This has been a year Ari Taymor will probably never forget. First, Alma, the downtown Los Angeles restaurant he runs with his partner Ashleigh Parsons, was named the best new restaurant of the year by Bon Appetit magazine. And now Tuesday, he was named one of Food & Wine magazine's Best New Chefs of 2013.
"It's been wild,' the 28-year-old Taymor said. "Everything's been crazy and shocking, a real whirlwind for sure.
"But at the end of the day, I'm a cook. That's what it's about, cooking. And while all of these honors are nice, what's really nice about them is it allows us to keep our restaurant working, to keep attracting new customers and to keep paying all of the people who work to help us.
"All of the accolades wonderful and it's certainly nice to be acknowledged, but at the end of the day, what Ashleigh and I are trying to do is build a sustainable business, both in ingredients we use and the way we treat our staff."
Other chefs named by Food & Wine were Matthew Accarino from San Francisco's SPQR; Dave Beran from Chicago's Next; Matt McCallister from FT33 in Dallas; Greg and Gabrielle Denton from Portland, Ore.'s Ox; Eli Culp from Fork in Philadelphia; Joe Ogrodnek and Walker Stern from Brooklyn's Dover; Paul Qui from Qui in
Taymor is not one of those driven young chefs who set out to work in the kitchen from a young age. In fact, it wasn't until he was in college that the bug bit, reportedly after a perfect leg of lamb at Chez Panisse.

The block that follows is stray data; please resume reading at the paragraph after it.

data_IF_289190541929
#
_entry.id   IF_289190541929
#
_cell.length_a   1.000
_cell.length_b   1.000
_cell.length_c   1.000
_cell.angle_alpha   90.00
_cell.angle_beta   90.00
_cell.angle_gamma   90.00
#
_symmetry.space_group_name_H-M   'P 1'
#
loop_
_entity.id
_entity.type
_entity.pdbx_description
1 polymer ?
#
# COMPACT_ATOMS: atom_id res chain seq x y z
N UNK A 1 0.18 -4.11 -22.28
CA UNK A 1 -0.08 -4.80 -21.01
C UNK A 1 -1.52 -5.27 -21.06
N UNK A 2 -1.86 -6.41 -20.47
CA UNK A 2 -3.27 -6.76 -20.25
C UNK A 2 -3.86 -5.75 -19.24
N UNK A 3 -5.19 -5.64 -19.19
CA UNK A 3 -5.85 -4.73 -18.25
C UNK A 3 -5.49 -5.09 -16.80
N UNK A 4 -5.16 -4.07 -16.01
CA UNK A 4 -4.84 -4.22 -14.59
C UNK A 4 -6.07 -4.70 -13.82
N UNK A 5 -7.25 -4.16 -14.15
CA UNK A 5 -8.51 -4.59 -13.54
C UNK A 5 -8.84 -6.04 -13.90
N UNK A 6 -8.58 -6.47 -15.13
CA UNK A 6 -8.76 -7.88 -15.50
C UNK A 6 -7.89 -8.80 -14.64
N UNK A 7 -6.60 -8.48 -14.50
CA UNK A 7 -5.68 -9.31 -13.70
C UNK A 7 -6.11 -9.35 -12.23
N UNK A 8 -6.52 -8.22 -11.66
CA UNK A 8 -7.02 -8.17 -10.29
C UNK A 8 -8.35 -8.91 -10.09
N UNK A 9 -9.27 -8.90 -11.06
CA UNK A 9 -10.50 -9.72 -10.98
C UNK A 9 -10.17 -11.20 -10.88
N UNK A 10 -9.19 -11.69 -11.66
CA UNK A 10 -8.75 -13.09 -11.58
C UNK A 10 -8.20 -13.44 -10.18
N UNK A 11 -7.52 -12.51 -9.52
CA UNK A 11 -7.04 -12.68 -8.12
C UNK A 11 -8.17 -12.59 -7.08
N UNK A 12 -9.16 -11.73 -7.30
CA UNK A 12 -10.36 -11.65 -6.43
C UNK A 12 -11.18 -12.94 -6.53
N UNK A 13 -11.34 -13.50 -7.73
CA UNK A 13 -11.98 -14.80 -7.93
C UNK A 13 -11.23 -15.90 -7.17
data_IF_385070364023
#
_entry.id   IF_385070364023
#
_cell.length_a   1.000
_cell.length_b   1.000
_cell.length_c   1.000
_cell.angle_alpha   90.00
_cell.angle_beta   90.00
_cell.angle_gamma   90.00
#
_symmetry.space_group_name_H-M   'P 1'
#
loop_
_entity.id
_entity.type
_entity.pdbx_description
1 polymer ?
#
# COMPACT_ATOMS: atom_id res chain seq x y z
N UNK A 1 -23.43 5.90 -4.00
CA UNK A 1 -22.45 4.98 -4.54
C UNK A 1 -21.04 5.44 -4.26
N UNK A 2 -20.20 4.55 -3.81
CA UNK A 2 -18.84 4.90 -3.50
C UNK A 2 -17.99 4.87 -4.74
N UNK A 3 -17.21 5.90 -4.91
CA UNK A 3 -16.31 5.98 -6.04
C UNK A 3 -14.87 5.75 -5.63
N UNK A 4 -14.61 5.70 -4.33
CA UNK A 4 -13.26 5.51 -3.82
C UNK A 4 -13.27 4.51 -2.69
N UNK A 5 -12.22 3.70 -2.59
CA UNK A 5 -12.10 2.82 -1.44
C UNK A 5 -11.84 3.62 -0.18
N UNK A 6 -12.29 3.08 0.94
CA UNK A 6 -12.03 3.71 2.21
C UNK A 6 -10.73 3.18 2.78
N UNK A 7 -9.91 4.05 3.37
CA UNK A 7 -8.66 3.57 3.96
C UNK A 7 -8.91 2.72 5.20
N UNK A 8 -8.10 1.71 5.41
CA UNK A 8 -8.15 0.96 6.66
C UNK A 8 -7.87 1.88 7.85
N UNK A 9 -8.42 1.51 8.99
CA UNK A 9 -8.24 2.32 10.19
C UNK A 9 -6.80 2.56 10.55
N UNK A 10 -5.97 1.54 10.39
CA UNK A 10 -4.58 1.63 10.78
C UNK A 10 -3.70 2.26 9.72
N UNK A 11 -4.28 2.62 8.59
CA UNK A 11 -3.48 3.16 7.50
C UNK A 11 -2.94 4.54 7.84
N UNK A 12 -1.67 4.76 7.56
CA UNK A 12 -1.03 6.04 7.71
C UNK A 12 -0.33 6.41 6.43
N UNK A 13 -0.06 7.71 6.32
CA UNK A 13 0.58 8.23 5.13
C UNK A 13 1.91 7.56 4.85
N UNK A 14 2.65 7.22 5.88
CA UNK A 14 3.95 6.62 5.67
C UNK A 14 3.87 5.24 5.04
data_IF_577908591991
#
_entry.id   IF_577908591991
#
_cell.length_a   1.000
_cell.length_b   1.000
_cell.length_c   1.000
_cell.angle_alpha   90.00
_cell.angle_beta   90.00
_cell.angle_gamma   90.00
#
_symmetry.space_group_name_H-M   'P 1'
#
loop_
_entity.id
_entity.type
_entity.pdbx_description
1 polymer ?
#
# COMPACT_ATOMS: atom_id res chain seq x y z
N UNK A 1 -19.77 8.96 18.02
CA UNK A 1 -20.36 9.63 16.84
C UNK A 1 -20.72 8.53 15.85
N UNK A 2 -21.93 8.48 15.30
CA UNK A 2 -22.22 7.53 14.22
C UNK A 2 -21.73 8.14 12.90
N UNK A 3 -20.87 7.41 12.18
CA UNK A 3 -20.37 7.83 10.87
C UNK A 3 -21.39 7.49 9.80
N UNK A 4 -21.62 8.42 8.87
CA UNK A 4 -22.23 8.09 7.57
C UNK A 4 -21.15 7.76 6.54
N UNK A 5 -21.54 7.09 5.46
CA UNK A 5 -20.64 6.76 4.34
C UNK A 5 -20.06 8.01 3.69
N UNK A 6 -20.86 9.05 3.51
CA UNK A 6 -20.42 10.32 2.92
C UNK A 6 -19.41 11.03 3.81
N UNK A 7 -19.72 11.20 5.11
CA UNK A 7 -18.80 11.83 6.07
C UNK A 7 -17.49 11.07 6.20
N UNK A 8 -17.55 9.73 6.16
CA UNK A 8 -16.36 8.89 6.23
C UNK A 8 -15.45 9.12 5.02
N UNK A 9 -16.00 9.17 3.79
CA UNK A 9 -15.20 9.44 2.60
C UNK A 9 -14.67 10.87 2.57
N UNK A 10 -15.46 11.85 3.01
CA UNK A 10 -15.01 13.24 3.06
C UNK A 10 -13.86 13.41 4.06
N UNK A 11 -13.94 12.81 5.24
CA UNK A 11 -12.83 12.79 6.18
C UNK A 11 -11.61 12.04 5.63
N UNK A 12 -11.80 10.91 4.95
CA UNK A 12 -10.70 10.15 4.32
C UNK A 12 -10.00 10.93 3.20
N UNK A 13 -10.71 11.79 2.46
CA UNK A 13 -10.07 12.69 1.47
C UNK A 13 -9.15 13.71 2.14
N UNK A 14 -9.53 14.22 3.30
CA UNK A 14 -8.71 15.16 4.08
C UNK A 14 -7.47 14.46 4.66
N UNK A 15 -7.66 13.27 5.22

That led to a tryout at Suzanne Goin's
But he bounced back, working at a community kitchen in Berkeley, then at San Francisco pizzeria Flour + Water. His big light-bulb moment was watching a PBS show featuring the French restaurant La Chassagnette. After pestering chef Armand Arnal for several weeks, he was taken on as an intern.
After cooking around for a little while upon his return, he started Alma as a pop-up, then in June 2012 opened for real on a dingy block of Broadway downtown.
Not long after, Times critic Jonathan Gold praised the restaurant, describing one dish as: "You are not quite sure what any one bite you are eating might be, but it tastes gloriously, of early California fall.
"Nobody is cooking quite like this in L.A. at the moment. This is a modest but sure step toward the cuisine most often seen in restaurants with six-month waiting lists and $145 tasting menus."
Taymor isn't quite there yet. You can still get a seat most nights and the top tasting menu is only $110 (for 15 courses; another is only $65 for five courses).
But you get the unmistakable feeling that it might not be long.